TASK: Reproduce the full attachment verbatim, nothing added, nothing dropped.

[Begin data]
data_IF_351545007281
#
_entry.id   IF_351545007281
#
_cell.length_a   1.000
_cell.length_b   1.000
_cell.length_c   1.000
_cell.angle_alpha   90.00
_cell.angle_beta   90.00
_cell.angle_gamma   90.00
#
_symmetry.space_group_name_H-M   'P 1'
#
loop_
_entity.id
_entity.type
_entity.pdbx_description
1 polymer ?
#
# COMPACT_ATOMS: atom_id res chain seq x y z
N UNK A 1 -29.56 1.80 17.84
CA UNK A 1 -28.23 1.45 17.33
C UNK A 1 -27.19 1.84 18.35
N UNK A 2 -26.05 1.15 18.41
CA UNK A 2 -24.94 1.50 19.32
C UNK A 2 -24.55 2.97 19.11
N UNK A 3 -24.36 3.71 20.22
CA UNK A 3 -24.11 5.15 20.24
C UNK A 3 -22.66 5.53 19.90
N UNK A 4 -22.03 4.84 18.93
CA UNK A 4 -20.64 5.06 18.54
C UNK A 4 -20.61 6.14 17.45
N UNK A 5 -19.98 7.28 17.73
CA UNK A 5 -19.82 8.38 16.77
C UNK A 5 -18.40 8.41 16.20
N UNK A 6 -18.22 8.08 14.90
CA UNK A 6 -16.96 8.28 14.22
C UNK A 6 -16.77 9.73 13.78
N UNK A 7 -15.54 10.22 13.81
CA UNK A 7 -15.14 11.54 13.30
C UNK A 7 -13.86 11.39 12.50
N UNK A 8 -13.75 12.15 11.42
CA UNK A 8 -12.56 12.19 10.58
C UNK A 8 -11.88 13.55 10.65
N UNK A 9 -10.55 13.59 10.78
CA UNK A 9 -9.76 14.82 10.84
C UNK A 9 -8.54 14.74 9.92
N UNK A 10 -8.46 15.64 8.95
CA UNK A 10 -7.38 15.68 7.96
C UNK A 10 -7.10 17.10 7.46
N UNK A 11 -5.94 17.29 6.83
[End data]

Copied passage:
data_IF_351545007281
#
_entry.id   IF_351545007281
#
_cell.length_a   1.000
_cell.length_b   1.000
_cell.length_c   1.000
_cell.angle_alpha   90.00
_cell.angle_beta   90.00
_cell.angle_gamma   90.00
#
_symmetry.space_group_name_H-M   'P 1'
#
loop_
_entity.id
_entity.type
_entity.pdbx_description
1 polymer ?
#
# COMPACT_ATOMS: atom_id res chain seq x y z
N UNK A 1 -29.56 1.80 17.84
CA UNK A 1 -28.23 1.45 17.33
C UNK A 1 -27.19 1.84 18.35
N UNK A 2 -26.05 1.15 18.41
CA UNK A 2 -24.94 1.50 19.32
C UNK A 2 -24.55 2.97 19.11
N UNK A 3 -24.36 3.71 20.22
CA UNK A 3 -24.11 5.15 20.24
C UNK A 3 -22.66 5.53 19.90
N UNK A 4 -22.03 4.84 18.93
CA UNK A 4 -20.64 5.06 18.54
C UNK A 4 -20.61 6.14 17.45
N UNK A 5 -19.98 7.28 17.73
CA UNK A 5 -19.82 8.38 16.77
C UNK A 5 -18.40 8.41 16.20
N UNK A 6 -18.22 8.08 14.90
CA UNK A 6 -16.96 8.28 14.22
C UNK A 6 -16.77 9.73 13.78
N UNK A 7 -15.54 10.22 13.81
CA UNK A 7 -15.14 11.54 13.30
C UNK A 7 -13.86 11.39 12.50
N UNK A 8 -13.75 12.15 11.42
CA UNK A 8 -12.56 12.19 10.58
C UNK A 8 -11.88 13.55 10.65
N UNK A 9 -10.55 13.59 10.78
CA UNK A 9 -9.76 14.82 10.84
C UNK A 9 -8.54 14.74 9.92
N UNK A 10 -8.46 15.64 8.95
CA UNK A 10 -7.38 15.68 7.96
C UNK A 10 -7.10 17.10 7.46
N UNK A 11 -5.94 17.29 6.83